The Student Ambassador Network documents Student Vote 2015 from coast to coast
Last week we asked the Student Ambassador Network to document the Student Vote experience at their school. Once again we would like to share some of the outstanding responses that we’ve received.
Edmonton West, Alberta
OCT. 3, EDMONTON – The Globe and Mail visited Blessed Oscar Romero High School to interview students (including Nick) and teachers about their Student Vote 2015 experience.
— Chris Hannay (@channay) October 3, 2015
Vancouver Granville, British Columbia
OCT. 9, VANCOUVER — Students at Ideal Mini School lined up to cast their ballots in the Student Vote Election today.
Ideal Mini School sits in the newly created riding of Vancouver-Granville, which has been a serious battleground for all parties since the beginning of the election. The major parties have been campaigning aggressively; Candidates and staff wave signs, distribute flyers and attend schools for Q&A sessions. Ideal Mini was visited by the NDP’s Mira Oreck, Jody Wilson Raybould of the Liberal Party, and Elain Ng of the Greens. On separate occasions, candidates took questions from the Grade 11 social studies class (Wilson-Raybould simultaneously saw the Grade 12 history students).
When asked if these meetings helped shape his decision on voting day Adam Atbi, 16, said the following: “Yes it did. It helps to get face to face with the person who representing you, versus what they and the party stand for. Also, How well they do answering our questions gives a small clue at how they will do with the whole house [of Commons] yelling at them.”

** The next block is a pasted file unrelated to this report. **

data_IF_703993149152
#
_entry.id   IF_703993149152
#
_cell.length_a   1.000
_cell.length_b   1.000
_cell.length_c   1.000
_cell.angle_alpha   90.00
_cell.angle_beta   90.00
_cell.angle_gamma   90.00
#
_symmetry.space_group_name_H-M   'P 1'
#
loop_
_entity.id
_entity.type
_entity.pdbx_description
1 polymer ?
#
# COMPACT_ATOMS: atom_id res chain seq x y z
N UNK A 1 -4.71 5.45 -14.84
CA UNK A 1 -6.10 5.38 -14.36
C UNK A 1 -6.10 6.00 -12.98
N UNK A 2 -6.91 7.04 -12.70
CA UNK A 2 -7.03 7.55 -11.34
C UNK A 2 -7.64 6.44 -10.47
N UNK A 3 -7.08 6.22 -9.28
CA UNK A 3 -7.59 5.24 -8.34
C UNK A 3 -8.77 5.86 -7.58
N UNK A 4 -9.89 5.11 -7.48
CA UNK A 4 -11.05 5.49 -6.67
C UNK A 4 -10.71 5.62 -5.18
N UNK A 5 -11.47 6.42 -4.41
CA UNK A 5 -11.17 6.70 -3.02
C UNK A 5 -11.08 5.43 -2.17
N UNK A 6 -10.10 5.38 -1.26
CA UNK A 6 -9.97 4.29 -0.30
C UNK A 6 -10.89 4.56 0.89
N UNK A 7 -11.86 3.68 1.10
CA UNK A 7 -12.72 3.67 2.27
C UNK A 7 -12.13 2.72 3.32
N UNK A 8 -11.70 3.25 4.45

The polling station was open for most of the morning, and featured official Elections Canada ballots and voting screens. Students performed the roles of Poll Clerk, Deputy Returning Officer and Scrutineer.
The Student Vote election results will be broadcast alongside the official election results on October 19th.
Kitchener South-Hespeler, Ontario
OCT. 14, KITCHENER – Over 2,000 students at St. Mary’s High school participated in a mock federal election by voting for the candidates from each party that represented the Kitchener South-Hespeler riding.
Since the beginning of the school year, the St. Mary’s Student Vote Team worked diligently to create posters, banners and a master slide show that would help inform the students of the school. Not only did they advertise and educate about the most important and relevant points of each party’s platform, but they also shared some background information on each candidate.